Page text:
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Lesson 1

Introduction to Production and Operations

Learning Objectives
1. Define the term operations management.
2. Identify the three major functional areas of
organizations and describe how they interrelate.
3. Identify similarities and differences between production
and service operations.
4. Describe the operations function and the nature of the
operations manager’s job.
5. Explain the key aspects of operations management
decision making.
6. Briefly describe the historical evolution of operations
7. Characterize current trends in business that impact
operations management.
Hard Rock Cafe
First opened in 1971
Now – 110 restaurants in over 40 countries
Rock music memorabilia
Creates value in the form of good food and
3,500+ custom meals per day
How does an item get on the menu?
Role of the Operations Manager
Operations Management
• Production – is the creation of goods and services

• Operations – a function in the business organization

that is responsible for creating value by producing
goods and/or services

• Operations management, therefore, is the

management of the set of activities, systems, or
processes that create value in the form of goods
and services by transforming inputs into outputs
Fig.1 - Supply chain at Simple Green

Supply chain is the sequence of organizations—their facilities, functions, and activities—that are
involved in producing and delivering a product or service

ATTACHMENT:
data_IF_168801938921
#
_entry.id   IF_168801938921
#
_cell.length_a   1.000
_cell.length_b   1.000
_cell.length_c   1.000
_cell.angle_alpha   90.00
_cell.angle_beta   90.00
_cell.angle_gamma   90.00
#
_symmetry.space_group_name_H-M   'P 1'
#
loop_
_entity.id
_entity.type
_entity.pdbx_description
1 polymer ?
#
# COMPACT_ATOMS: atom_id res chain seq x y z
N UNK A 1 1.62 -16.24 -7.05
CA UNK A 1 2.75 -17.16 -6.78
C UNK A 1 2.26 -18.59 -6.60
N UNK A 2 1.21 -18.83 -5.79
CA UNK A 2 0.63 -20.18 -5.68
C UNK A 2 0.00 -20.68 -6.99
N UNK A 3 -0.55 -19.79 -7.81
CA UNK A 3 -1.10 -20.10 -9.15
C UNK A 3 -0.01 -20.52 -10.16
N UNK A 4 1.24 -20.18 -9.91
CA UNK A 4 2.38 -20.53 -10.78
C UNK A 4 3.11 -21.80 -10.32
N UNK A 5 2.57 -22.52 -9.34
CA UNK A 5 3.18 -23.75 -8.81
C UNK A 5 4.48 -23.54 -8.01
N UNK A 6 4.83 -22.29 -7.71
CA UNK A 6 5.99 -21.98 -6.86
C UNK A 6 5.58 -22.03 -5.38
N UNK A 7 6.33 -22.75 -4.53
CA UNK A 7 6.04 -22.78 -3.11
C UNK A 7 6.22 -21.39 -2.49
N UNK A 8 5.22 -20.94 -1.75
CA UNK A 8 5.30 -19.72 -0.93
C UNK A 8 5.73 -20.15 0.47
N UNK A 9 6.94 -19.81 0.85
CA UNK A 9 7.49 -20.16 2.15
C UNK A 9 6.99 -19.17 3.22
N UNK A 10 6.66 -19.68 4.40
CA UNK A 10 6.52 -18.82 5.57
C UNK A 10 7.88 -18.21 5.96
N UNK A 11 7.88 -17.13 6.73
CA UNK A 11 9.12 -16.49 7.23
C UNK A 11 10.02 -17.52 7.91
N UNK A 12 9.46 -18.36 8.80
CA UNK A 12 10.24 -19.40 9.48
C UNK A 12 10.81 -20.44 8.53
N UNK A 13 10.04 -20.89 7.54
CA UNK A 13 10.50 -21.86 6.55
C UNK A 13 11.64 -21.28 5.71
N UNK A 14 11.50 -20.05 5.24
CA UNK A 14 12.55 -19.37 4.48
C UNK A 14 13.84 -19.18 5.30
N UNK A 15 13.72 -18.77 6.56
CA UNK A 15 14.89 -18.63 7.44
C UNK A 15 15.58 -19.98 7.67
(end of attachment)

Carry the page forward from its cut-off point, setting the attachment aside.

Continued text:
Organizing to Produce
Goods and Services

Marketing Operations Finance

Responsible Involves the Tracks the

for generating conversion of financial
demand inputs into health of the
outputs company
Production of Goods and
Goods - Physical items produced by business organizations.
Services - Activities that provide some combination of time,
location, form, and psychological value.

Value-added - the difference between the cost of inputs and the value or price of outputs.
Characteristics of Goods
 Tangible product
 Consistent product
 Production usually
separate from
 Can be inventoried
 Low customer
Characteristics of Services
 Intangible product
 Produced and
consumed at same time
 Often unique
 High customer
 Inconsistent product
 Often knowledge-
 Frequently dispersed
Goods Versus Services
Attributes of Goods Attributes of Services
(Tangible Product) (Intangible Product)
Can be resold Reselling unusual
Can be inventoried Difficult to inventory
Some aspects of quality Quality difficult to measure
Selling is distinct from Selling is part of service
Product is transportable Provider, not product, is
often transportable
Site of facility important for cost Site of facility important for
customer contact
Often easy to automate Often difficult to automate
Revenue generated primarily Revenue generated primarily
from tangible product from the intangible service
Installed carpeting
Fast-food meal
Restaurant meal/auto repair
Hospital care
Advertising agency/
investment management
Consulting service/
100% 75 50 25 0 25 50 75 100%